This document is a variation of what was presented on the blog.
Viewport gizmos play an important role in making common features in Blender accessible without having to learn shortcuts. Similarly, gizmos for procedural assets can make the asset usable directly in the 3D viewport, without having to dive into potentially long parameter lists.
For example, in the mockup below, the height, twist and number of spots of a procedural vase can be controlled with gizmos.
The goal of this task is to describe how gizmos can be integrated with geometry nodes in a way that is well defined and flexible enough to support the following features:
- Support various kinds of gizmos (translation, rotation, etc.).
- Technically, we could support custom gizmos where the gizmo shape is generated in geometry nodes, but we intentionally don’t want to allow this for now, because we would rather have a small set of of well known gizmos that have a consistent look and feel.
- Support using a gizmo in a node group without the intention of turning it into an asset.
- Support exposing an arbitrary number of gizmos from a node group.
- Support building more complex custom gizmos as node groups by combining existing gizmos.
The proposal is to add separate nodes for the different kinds of built-in gizmos.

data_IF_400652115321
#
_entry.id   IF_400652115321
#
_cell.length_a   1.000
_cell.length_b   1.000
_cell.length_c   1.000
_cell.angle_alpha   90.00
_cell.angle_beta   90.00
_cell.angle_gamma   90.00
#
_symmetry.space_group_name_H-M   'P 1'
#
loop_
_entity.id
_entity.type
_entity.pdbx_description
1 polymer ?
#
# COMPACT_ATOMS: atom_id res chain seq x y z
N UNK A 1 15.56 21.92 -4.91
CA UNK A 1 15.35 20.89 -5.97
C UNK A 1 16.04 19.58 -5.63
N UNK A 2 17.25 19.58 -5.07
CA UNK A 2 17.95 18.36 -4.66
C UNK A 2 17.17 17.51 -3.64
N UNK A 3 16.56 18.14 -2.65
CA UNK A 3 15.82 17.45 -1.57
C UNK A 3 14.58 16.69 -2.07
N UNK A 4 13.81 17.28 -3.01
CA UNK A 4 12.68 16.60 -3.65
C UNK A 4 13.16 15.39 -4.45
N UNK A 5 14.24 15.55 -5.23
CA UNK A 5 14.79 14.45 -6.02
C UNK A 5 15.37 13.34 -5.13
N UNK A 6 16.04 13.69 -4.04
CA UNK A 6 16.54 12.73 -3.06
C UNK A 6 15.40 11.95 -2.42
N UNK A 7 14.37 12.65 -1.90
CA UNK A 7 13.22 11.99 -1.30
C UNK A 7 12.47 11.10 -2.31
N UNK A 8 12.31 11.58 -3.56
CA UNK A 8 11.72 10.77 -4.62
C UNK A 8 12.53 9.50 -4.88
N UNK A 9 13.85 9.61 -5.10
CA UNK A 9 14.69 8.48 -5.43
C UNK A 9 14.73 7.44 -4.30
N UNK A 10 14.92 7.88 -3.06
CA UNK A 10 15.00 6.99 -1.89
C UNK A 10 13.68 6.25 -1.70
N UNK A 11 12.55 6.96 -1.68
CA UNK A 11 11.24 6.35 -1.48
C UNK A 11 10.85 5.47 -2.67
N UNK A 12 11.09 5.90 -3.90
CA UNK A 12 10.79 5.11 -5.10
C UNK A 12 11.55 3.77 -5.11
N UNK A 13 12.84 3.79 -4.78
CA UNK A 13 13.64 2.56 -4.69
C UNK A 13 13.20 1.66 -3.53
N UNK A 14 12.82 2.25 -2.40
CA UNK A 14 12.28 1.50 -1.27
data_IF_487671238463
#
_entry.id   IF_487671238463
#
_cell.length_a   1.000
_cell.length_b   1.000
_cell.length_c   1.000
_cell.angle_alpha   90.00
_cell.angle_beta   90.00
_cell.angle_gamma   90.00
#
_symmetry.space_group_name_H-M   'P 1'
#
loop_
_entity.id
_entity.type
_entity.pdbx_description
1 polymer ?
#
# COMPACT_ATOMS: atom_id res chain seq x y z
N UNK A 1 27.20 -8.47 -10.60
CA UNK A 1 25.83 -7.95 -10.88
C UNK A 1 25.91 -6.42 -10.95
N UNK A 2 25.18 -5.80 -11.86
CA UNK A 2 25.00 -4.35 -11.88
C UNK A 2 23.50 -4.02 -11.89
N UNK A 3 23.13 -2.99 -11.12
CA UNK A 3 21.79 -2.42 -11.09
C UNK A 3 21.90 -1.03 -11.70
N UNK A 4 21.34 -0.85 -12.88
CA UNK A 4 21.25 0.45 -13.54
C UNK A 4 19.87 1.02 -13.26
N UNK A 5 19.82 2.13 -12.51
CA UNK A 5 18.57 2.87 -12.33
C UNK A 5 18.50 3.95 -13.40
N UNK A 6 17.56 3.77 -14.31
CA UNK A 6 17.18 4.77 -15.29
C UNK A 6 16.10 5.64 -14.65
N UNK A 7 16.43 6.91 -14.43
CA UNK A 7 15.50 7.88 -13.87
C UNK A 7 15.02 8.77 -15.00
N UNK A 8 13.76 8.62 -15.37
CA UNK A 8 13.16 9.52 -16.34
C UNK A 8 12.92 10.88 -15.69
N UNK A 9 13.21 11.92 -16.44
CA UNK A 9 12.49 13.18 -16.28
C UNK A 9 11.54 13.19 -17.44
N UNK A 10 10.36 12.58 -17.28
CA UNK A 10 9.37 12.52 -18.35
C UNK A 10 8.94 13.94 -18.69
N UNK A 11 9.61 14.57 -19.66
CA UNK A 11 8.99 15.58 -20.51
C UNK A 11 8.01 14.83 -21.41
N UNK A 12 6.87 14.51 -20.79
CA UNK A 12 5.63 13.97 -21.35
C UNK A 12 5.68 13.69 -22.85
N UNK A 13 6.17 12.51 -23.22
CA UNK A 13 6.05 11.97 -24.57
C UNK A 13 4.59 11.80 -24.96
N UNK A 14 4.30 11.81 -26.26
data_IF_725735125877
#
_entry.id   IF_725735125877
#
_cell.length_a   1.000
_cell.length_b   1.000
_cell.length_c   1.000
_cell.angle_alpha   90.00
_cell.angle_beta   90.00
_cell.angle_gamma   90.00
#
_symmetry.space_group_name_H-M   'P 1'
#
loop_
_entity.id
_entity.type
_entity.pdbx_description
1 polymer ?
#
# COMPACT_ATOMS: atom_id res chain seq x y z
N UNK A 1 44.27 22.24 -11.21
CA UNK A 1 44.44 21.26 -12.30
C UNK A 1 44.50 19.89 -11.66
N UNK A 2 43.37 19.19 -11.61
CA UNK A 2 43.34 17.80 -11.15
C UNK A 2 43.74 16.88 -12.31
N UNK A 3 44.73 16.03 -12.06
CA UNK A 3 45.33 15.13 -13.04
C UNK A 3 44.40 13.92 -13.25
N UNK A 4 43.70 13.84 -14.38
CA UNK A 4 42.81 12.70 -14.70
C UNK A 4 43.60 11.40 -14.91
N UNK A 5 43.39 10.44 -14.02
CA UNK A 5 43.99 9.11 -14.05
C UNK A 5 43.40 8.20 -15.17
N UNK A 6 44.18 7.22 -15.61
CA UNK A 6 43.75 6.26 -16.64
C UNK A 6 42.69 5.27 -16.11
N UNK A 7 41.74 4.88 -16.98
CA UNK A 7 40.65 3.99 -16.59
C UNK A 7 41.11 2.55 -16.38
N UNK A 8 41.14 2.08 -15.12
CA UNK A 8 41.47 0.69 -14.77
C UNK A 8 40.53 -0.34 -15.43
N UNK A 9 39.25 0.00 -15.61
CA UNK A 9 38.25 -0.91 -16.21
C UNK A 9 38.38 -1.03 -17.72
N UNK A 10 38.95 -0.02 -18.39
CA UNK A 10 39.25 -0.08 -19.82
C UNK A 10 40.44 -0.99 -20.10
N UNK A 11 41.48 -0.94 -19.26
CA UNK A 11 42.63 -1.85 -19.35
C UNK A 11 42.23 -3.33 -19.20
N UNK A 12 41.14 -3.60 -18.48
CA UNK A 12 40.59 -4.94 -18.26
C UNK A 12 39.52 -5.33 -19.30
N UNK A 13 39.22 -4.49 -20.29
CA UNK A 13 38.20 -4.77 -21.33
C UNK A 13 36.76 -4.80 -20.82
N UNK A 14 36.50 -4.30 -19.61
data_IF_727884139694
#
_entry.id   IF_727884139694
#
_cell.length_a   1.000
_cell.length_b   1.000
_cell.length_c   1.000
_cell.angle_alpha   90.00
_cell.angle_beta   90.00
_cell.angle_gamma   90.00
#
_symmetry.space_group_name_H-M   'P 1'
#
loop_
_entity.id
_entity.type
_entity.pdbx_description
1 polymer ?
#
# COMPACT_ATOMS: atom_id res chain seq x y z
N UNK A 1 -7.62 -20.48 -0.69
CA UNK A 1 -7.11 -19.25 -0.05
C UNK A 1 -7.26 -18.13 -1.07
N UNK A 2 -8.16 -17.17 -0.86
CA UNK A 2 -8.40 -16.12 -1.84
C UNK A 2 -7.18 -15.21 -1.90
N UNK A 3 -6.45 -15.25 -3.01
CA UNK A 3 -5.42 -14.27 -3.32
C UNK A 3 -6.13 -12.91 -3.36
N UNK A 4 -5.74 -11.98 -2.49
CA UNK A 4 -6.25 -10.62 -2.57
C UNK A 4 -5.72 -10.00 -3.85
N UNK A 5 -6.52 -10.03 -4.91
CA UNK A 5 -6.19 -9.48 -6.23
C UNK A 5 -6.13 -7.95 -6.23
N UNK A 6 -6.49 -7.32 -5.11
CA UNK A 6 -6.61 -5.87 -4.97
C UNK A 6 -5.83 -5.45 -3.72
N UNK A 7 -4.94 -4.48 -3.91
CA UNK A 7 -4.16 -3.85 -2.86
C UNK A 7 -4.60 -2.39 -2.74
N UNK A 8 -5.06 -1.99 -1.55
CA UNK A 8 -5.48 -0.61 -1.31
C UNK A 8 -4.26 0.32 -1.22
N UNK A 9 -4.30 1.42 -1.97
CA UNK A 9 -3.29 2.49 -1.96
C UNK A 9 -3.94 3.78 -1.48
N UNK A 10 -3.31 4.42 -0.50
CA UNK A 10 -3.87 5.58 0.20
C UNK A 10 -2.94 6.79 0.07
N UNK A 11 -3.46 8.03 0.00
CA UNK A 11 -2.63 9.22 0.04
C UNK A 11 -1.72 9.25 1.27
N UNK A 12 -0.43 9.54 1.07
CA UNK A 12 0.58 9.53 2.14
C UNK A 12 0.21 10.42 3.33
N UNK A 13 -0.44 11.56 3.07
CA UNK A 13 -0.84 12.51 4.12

There are two main challenges to solve:
- Where is the actual gizmo value stored?
- How to deal with the dependency loop that the gizmo position depends on gizmo value, but the gizmo value also depends on the gizmo position?
The proposed solution is to make the
Value input of the gizmo nodes special. To detect where the gizmo value is stored, we statically follow links backward from the
Value socket until there is a value that can be changed destructively.
In the simplest setup, there is an input node connected to the gizmo value. In this case, changing changing the gizmo in the viewport changes the value in the input node. Only reroutes are allowed on the path from the input to the gizmo node.
This approach allows the same input node to be used with multiple gizmo nodes. I could see this being useful in more complex setups like a castle generator where there are multiple gizmos in different places that control the same wall thickness.
The other inputs in the gizmo node can depend on the value and determine where the gizmo will be drawn in the viewport.
Since there is no output on the gizmo node it is more obvious that this is just a node that affects the UI, similar to the viewer node.
The gizmo value can also be linked to a group input. This exposes the gizmo to the calling node group or modifier. So in the image below, the gizmo in the viewport controls the Value input of the group node on the right. To further expose the gizmo up to the parent node group, one just has to link the value to a group input again.